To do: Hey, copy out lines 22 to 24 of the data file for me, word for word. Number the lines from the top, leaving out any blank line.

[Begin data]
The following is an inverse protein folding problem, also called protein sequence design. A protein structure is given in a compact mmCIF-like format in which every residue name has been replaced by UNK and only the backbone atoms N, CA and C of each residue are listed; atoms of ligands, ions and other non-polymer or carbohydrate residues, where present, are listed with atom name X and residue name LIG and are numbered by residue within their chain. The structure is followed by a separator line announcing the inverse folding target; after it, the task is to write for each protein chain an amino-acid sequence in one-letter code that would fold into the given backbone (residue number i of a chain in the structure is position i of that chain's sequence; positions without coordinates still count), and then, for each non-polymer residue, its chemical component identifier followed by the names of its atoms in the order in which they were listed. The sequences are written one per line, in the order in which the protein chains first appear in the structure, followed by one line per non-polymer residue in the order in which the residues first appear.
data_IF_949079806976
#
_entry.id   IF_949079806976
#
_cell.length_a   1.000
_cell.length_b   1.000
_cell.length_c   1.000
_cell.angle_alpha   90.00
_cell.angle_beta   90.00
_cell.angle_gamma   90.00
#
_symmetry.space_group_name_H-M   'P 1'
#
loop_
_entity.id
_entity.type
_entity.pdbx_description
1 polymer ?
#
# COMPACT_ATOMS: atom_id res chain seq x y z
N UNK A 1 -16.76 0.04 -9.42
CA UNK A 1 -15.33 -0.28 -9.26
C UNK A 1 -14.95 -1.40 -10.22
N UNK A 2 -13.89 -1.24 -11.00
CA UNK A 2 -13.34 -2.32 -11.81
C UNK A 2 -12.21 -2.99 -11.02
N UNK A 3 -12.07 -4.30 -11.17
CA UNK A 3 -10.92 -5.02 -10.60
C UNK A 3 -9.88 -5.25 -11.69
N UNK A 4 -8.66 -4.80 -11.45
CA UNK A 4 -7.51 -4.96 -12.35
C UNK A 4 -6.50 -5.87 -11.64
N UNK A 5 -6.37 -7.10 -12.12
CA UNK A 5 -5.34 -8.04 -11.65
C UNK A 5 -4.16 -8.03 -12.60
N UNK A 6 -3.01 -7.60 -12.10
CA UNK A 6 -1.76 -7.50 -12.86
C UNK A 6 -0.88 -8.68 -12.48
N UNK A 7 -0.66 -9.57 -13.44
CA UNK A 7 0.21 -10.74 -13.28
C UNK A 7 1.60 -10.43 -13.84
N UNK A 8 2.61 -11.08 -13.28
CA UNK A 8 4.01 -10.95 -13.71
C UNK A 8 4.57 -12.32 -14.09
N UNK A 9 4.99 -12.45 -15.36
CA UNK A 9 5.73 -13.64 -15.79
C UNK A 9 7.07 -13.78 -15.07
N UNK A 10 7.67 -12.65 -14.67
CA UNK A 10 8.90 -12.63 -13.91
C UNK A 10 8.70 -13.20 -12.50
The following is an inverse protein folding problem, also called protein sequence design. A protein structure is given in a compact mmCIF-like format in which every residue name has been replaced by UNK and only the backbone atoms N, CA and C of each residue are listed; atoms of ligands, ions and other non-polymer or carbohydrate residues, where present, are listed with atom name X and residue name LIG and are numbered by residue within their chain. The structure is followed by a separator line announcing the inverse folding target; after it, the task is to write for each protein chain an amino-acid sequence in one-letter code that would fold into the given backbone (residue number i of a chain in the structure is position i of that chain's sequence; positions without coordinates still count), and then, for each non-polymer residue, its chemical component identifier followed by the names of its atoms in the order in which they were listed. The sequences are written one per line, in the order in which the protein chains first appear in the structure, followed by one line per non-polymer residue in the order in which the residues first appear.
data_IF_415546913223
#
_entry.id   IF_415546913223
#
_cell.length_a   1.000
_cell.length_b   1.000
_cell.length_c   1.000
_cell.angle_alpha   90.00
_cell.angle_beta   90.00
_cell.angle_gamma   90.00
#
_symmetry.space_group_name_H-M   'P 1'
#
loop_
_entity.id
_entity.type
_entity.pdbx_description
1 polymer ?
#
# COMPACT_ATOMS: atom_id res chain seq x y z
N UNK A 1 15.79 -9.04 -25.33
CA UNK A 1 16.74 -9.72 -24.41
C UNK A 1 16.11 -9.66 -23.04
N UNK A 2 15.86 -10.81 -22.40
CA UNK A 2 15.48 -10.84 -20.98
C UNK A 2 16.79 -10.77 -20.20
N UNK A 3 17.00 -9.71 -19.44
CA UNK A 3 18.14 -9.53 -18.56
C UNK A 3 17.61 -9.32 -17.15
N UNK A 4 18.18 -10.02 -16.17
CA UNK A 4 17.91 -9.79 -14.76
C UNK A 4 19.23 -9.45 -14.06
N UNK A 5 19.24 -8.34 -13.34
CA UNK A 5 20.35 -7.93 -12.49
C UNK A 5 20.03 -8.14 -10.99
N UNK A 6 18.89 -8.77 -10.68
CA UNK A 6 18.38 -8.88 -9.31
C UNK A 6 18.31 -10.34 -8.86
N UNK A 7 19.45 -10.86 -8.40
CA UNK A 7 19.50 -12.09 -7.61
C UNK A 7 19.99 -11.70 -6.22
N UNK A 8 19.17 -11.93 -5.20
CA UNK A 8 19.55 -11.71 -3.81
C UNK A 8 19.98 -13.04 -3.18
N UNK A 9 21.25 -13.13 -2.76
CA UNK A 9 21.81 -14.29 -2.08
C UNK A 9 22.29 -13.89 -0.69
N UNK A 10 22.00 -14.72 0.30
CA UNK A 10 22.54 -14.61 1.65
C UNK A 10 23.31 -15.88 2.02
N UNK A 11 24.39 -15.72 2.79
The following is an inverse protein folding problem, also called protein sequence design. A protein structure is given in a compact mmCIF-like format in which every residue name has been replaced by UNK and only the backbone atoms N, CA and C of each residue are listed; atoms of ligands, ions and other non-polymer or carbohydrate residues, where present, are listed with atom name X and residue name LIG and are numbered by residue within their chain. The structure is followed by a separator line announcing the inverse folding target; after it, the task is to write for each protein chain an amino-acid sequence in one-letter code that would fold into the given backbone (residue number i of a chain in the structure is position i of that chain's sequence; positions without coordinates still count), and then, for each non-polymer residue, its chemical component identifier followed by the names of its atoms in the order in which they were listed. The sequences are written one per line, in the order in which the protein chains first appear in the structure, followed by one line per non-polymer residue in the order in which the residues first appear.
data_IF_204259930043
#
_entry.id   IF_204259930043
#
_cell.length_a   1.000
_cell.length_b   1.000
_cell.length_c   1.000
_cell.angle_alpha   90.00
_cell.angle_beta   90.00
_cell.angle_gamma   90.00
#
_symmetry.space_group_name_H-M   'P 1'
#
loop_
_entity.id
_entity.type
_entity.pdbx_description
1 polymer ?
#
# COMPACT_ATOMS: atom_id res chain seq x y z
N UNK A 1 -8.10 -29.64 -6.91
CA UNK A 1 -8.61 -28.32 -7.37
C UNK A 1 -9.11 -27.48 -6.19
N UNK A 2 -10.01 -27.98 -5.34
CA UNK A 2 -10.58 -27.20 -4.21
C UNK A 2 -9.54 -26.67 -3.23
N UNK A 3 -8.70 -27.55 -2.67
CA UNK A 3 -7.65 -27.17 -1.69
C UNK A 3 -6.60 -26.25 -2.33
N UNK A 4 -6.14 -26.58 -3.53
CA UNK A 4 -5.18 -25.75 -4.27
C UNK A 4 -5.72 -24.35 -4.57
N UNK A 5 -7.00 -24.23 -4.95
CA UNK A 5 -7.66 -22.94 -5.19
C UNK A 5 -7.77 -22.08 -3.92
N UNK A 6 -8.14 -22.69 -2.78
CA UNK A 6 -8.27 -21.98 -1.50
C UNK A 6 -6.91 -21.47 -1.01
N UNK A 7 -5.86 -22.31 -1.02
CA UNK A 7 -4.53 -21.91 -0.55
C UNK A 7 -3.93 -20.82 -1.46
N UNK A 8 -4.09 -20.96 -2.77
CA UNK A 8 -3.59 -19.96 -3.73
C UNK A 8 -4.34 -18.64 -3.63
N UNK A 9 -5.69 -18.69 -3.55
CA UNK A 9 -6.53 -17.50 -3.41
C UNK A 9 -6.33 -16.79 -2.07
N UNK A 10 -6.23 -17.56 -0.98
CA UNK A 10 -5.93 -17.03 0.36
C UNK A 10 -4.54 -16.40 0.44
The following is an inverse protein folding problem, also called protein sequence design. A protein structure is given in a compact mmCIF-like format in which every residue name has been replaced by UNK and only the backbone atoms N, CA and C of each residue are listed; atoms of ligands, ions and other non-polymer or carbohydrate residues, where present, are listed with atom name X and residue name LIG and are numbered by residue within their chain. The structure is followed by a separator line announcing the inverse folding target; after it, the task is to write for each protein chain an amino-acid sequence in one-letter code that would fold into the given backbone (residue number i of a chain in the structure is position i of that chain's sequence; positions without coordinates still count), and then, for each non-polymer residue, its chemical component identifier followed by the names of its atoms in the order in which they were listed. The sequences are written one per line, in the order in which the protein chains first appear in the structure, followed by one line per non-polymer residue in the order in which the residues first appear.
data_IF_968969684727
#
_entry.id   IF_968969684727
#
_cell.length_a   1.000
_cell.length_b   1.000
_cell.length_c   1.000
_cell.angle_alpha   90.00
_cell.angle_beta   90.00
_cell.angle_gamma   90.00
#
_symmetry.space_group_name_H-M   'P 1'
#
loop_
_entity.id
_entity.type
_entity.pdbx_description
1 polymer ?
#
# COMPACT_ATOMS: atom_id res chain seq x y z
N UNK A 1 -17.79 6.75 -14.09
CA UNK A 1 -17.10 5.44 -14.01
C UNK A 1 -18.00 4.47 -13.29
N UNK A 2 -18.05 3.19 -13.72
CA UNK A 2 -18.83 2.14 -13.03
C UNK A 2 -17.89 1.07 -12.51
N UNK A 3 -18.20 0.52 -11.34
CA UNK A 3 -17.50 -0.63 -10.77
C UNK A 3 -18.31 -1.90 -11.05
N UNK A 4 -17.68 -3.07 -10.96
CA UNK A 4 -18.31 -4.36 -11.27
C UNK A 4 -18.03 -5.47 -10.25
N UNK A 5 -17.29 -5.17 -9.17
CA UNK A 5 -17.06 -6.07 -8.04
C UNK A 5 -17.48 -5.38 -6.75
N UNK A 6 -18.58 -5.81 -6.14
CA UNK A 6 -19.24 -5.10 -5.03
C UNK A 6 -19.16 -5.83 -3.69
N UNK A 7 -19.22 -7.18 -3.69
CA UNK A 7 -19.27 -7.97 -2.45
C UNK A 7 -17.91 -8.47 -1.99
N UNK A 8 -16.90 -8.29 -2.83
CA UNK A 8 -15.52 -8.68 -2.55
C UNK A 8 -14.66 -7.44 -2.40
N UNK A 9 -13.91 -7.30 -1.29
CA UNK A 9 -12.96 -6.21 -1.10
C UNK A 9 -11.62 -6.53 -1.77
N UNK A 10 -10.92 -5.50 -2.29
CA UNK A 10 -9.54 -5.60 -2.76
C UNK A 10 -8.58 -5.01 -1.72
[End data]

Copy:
N UNK A 1 -16.76 0.04 -9.42
CA UNK A 1 -15.33 -0.28 -9.26
C UNK A 1 -14.95 -1.40 -10.22